Unfolding this month at the Boston Review is "China's Other Revolution" -- an essay by MIT political scientist Edward S. Steinfeld and a series of responses, all on the subject of whether and when real democratic reform will happen, in authoritarian, oligarchic China.
Everything that registers on China's international -- and, for that matter, domestic -- radar does so because it, directly or indirectly, impacts stability.
China's leaders can either begin political reforms on their own terms and try to guide the country into a more open system of government, or they can keep the lid on and risk an outbreak of protests.
From France to India, hunger and food production have long played a major role in revolutions and social upheaval. Food security, then and today, remains a trigger of conflict.
A self-taught lawyer in China who was recently released after years in prison has now been put in home detention -- isolated and beaten by authorities.
I met Tang Jitian and was impressed with his understanding of his role in pushing the Chinese government to truly commit to a rule of law.
Snorre Valen, the Norwegian Member of Parliament who nominated WikiLeaks, was probably on to something.
Watching Egypt from afar, we may not be able to help much, but at the very least we can pray that the extraordinary sacrifices of the most ordinary amongst us is not wasted.
You won't find it on Time Warner or Cablevision, but Al Jazeera's English language television service is laying claim to the viewing loyalty of news-hungry, media-obsessed Westerners.
Despite the massive protests and glorification of the democracy activists by the western media, a core aspect of sea-change is missing: leadership.
In light of Tunisia and Egypt, and the theory that it's "1989 in the Middle East," we must again be reminded that, as unhappy families are each unhappy in their own way, autocratic Arab regimes are each corrupt in their own way, and likely to respond to pressure in their own way, and hence likely to experience radically distinctive destinies. Democratization comes in many forms, slow and fast, civic and political, gradual and revolutionary, successful and unsuccessful. And of course, sometimes it does not come at all.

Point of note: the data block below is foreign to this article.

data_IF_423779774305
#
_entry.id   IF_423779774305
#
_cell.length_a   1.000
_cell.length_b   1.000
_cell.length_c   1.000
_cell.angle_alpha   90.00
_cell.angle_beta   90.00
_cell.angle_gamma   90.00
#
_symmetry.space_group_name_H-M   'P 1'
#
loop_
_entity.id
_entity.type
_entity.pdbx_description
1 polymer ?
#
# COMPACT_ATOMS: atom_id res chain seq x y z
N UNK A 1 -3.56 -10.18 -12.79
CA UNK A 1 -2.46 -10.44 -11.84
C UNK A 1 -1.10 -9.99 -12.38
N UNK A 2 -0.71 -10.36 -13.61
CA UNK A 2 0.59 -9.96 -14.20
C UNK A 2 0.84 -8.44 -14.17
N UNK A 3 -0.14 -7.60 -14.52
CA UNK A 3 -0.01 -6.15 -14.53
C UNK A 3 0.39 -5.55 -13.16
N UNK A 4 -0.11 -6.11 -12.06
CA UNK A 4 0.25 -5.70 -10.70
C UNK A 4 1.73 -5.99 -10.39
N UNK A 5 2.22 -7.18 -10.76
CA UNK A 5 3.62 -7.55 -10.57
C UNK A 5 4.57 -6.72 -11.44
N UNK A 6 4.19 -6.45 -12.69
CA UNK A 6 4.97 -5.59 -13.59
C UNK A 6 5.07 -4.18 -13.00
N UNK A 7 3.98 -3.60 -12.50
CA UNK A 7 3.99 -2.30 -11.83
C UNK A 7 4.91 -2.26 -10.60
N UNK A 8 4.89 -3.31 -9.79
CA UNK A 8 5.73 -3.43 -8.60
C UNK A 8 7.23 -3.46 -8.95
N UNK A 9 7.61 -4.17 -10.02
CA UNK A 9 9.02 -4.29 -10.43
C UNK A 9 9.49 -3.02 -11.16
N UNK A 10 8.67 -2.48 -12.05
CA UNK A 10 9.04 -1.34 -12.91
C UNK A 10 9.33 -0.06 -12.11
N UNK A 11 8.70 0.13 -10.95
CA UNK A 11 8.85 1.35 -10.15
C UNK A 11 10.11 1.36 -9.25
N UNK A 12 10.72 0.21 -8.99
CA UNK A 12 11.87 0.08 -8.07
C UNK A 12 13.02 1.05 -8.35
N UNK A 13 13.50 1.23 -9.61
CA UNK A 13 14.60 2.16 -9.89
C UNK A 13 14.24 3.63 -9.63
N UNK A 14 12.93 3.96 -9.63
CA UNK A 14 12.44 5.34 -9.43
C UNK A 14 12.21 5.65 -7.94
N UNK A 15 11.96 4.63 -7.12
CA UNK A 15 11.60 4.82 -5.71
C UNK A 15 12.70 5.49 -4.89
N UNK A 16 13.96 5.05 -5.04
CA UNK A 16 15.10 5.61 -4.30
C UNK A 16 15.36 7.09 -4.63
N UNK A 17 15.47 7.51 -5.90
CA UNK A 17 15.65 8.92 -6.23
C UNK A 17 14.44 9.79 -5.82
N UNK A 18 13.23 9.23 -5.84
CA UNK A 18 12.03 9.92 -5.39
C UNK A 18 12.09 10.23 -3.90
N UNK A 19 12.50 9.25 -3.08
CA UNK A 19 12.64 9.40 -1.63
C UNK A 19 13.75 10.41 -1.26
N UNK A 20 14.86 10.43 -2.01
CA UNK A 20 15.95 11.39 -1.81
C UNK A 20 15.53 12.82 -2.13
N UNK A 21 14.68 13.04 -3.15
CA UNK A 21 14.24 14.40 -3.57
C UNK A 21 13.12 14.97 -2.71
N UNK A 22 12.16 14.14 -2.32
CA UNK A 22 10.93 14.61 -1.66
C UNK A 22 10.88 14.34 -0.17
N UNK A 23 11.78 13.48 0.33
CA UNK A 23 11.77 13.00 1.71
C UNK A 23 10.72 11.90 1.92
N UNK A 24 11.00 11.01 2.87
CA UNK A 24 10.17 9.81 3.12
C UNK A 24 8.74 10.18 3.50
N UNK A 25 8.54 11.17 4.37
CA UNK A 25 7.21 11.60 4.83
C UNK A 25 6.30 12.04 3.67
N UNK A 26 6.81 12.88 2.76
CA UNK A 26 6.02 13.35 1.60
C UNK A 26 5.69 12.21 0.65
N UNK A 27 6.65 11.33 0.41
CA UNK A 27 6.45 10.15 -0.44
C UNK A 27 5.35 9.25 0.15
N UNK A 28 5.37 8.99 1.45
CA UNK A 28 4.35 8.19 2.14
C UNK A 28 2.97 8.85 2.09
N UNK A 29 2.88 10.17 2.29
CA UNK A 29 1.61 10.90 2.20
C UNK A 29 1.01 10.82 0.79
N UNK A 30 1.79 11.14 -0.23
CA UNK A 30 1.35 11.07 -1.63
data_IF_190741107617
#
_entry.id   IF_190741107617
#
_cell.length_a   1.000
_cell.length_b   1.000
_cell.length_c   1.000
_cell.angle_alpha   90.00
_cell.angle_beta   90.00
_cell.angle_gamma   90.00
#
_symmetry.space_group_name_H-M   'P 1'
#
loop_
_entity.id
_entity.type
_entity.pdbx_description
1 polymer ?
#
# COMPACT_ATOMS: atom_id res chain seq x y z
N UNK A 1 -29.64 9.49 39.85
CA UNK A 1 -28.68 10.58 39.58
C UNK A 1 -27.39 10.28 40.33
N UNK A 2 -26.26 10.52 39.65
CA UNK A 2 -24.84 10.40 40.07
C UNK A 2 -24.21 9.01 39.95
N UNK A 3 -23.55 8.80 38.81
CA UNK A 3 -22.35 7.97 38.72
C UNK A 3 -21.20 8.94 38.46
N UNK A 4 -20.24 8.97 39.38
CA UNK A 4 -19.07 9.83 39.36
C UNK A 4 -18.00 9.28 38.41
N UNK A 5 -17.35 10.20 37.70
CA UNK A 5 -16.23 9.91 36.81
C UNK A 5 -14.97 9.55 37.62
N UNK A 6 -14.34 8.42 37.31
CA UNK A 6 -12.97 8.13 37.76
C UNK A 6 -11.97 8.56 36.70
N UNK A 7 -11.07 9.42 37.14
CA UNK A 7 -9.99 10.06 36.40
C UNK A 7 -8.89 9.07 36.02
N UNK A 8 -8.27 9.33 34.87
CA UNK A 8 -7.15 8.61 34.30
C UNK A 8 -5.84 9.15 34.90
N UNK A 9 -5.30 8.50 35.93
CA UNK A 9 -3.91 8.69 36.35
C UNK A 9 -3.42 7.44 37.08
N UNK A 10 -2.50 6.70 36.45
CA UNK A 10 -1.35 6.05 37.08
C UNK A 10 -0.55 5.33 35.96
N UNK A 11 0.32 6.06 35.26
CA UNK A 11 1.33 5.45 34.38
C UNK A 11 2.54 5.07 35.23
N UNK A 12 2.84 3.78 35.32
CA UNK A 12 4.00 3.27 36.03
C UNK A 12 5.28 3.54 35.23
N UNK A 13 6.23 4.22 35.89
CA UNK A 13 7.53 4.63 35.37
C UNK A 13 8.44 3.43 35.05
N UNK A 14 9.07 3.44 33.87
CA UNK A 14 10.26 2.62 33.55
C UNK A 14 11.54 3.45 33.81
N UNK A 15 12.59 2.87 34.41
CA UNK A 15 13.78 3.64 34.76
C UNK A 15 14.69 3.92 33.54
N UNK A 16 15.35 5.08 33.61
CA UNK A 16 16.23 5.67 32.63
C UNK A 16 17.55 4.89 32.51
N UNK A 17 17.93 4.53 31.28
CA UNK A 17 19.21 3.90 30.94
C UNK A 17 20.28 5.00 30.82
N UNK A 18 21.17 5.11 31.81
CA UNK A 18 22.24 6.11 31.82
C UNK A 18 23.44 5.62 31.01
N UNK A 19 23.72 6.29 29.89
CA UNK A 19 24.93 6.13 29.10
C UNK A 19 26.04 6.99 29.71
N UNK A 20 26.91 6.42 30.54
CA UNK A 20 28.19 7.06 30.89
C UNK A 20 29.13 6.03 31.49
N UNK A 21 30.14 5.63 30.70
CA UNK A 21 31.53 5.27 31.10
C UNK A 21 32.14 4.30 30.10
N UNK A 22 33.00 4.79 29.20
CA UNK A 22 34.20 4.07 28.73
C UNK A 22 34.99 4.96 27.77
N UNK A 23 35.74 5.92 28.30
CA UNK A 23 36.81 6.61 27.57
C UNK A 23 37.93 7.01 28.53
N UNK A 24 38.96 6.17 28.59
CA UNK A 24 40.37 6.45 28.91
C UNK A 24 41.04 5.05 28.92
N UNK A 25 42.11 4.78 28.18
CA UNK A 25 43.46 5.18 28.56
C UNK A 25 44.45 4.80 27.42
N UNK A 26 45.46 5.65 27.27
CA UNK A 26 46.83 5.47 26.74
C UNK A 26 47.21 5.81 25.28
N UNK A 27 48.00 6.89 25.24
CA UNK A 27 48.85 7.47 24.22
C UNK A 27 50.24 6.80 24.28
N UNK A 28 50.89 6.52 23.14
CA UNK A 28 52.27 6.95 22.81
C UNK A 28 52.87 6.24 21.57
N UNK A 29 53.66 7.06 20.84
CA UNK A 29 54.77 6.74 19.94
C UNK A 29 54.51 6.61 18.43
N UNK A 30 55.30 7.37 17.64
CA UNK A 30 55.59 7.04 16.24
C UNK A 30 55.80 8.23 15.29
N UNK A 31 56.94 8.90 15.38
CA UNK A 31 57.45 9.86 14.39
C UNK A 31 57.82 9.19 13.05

The Obama administration, and the rest of the world, must get used to the idea that there is a new Egypt and a new Middle East. The old order that was so comforting to Washington is over.
The majority of the 80 million people of Egypt live in abject poverty. They go to kiosks to make calls. A substantial number have never used the internet. They are not twittering -- they are out on the streets giving vent to three decades of anger.
The country was already known for its relatively secular rule, rejection of militant Islam and reforms of women's rights. Can these rights be preserved following the Jasmine Revolution?
While it is still too early to call the protests in Egypt a revolution, Cairo has been under siege for 48 hours. The three-decade long rule of a despot -- and the country's role as an American ally -- is being challenged.
A litmus test of democracy is civilian control of the military enshrined in the constitution and exercised through representative institutions, a test which to date no Arab state has passed. So how close is Tunisia now?